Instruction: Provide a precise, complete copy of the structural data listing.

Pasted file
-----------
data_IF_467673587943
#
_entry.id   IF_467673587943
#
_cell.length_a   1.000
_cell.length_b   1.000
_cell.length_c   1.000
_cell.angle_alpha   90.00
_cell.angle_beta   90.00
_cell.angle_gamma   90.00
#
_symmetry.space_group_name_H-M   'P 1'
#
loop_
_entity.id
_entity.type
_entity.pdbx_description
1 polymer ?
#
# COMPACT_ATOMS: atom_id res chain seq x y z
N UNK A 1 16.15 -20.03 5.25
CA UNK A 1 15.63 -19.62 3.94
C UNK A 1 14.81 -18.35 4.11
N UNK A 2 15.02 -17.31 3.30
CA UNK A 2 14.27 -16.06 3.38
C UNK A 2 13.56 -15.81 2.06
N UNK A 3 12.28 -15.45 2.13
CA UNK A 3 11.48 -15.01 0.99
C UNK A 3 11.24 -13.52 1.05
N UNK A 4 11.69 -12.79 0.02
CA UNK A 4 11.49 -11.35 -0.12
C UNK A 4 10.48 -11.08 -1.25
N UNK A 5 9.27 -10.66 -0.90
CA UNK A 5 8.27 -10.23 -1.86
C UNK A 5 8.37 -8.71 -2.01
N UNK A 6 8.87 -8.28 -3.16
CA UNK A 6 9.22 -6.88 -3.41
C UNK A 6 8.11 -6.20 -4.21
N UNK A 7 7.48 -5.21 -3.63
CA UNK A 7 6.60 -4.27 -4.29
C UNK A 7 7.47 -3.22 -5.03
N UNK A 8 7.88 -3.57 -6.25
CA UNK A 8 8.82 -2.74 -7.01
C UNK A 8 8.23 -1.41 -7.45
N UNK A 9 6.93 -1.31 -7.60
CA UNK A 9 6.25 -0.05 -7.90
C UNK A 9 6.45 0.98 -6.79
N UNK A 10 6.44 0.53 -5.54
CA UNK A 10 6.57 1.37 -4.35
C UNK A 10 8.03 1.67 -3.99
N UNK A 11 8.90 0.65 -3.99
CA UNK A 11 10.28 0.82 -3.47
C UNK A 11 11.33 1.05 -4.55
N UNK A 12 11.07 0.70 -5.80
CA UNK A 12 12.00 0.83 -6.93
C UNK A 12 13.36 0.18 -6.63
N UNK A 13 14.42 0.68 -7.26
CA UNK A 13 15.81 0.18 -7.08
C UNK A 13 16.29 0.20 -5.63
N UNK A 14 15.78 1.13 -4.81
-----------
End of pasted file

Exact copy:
data_IF_467673587943
#
_entry.id   IF_467673587943
#
_cell.length_a   1.000
_cell.length_b   1.000
_cell.length_c   1.000
_cell.angle_alpha   90.00
_cell.angle_beta   90.00
_cell.angle_gamma   90.00
#
_symmetry.space_group_name_H-M   'P 1'
#
loop_
_entity.id
_entity.type
_entity.pdbx_description
1 polymer ?
#
# COMPACT_ATOMS: atom_id res chain seq x y z
N UNK A 1 16.15 -20.03 5.25
CA UNK A 1 15.63 -19.62 3.94
C UNK A 1 14.81 -18.35 4.11
N UNK A 2 15.02 -17.31 3.30
CA UNK A 2 14.27 -16.06 3.38
C UNK A 2 13.56 -15.81 2.06
N UNK A 3 12.28 -15.45 2.13
CA UNK A 3 11.48 -15.01 0.99
C UNK A 3 11.24 -13.52 1.05
N UNK A 4 11.69 -12.79 0.02
CA UNK A 4 11.49 -11.35 -0.12
C UNK A 4 10.48 -11.08 -1.25
N UNK A 5 9.27 -10.66 -0.90
CA UNK A 5 8.27 -10.23 -1.86
C UNK A 5 8.37 -8.71 -2.01
N UNK A 6 8.87 -8.28 -3.16
CA UNK A 6 9.22 -6.88 -3.41
C UNK A 6 8.11 -6.20 -4.21
N UNK A 7 7.48 -5.21 -3.63
CA UNK A 7 6.60 -4.27 -4.29
C UNK A 7 7.47 -3.22 -5.03
N UNK A 8 7.88 -3.57 -6.25
CA UNK A 8 8.82 -2.74 -7.01
C UNK A 8 8.23 -1.41 -7.45
N UNK A 9 6.93 -1.31 -7.60
CA UNK A 9 6.25 -0.05 -7.90
C UNK A 9 6.45 0.98 -6.79
N UNK A 10 6.44 0.53 -5.54
CA UNK A 10 6.57 1.37 -4.35
C UNK A 10 8.03 1.67 -3.99
N UNK A 11 8.90 0.65 -3.99
CA UNK A 11 10.28 0.82 -3.47
C UNK A 11 11.33 1.05 -4.55
N UNK A 12 11.07 0.70 -5.80
CA UNK A 12 12.00 0.83 -6.93
C UNK A 12 13.36 0.18 -6.63
N UNK A 13 14.42 0.68 -7.26
CA UNK A 13 15.81 0.18 -7.08
C UNK A 13 16.29 0.20 -5.63
N UNK A 14 15.78 1.13 -4.81